Inakustik Referenz MICRO AIR NF-204 Interconnects and LS-204 Speaker Cables Review

inakustik micro air hifi cables review 4

This is a review written by Chris Baillie March 2024.


When one thinks about long established Hi-Fi cable brands, companies such as Chord Co, Audioquest, Nordost, Kimber, Cardas and QED all spring to mind. Surprisingly German brand Inakustik was established before any of the aforementioned bar QED. Search YouTube or click this link for Terry’s video tour of their factory, and you will discover it was founded in 1977 and is a very impressive facility, based in Ballrechten-Dottingen, Southern Germany.  They manufacture an array of products for home entertainment and professional applications, including audio and video cables, power cables and accessories such as power blocks and filters. Impressively, they even have their own audiophile music label, whose releases include Blues, Folk and Jazz music and are available on both CD and vinyl.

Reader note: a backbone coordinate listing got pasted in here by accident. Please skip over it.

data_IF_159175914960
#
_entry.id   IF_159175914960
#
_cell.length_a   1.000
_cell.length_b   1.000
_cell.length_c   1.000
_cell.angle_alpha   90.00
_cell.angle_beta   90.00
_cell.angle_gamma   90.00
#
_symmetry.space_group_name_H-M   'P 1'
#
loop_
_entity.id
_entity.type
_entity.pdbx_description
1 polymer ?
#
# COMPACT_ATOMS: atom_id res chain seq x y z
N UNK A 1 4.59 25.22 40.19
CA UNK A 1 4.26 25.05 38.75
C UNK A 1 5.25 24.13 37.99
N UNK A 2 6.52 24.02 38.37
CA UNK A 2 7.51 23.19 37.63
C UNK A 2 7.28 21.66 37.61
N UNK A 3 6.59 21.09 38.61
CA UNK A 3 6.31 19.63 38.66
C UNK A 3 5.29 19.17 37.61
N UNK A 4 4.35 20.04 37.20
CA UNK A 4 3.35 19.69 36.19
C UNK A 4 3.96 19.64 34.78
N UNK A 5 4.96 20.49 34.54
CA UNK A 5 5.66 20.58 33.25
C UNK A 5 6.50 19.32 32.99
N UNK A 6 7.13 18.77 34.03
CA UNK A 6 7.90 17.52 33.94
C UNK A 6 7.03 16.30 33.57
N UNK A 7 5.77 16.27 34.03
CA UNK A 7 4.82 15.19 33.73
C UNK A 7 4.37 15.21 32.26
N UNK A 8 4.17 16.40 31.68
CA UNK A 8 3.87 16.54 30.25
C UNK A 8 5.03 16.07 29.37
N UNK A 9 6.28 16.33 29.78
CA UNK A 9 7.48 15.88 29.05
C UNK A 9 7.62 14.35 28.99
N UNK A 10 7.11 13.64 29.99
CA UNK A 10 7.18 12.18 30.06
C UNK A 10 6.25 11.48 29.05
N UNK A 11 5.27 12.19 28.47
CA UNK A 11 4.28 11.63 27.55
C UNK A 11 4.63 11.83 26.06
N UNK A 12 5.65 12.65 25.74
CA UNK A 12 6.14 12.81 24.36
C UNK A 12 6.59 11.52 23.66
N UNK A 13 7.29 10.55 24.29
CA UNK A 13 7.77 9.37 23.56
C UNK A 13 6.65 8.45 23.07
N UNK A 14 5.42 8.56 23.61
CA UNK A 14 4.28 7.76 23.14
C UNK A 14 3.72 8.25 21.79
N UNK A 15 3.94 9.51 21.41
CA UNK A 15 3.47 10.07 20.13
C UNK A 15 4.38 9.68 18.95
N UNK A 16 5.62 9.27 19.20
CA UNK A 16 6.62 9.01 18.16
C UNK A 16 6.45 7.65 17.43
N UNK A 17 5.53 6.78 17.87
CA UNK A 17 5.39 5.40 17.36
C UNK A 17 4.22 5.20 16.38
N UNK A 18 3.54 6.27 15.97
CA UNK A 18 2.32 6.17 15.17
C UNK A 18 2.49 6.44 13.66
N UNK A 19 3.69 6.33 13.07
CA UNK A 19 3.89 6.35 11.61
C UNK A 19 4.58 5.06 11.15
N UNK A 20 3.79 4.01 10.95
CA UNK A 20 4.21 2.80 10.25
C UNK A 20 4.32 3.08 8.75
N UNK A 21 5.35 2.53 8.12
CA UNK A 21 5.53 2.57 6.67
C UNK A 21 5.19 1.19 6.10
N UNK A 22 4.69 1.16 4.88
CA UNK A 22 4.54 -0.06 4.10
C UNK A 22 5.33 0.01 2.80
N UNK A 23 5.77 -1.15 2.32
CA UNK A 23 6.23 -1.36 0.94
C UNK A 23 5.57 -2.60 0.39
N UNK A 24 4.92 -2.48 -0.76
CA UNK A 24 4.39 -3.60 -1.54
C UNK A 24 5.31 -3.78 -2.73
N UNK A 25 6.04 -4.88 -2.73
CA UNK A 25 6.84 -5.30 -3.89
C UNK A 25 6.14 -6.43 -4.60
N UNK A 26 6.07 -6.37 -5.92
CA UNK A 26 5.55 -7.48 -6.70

Unique approach

Inakustic’s USP is producing cables which use as much air as possible as an insulating material, rather than typical dielectrics such as PVC or polyurethane. The theory here is such material stores and releases energy, which can distort delicate audio signals. Reading this brings to mind French company Lavardin and their low ‘Memory Distortion’ technology; although the company kept information as to how they achieved this to themselves, I do wonder if the two brands share similar ideas here.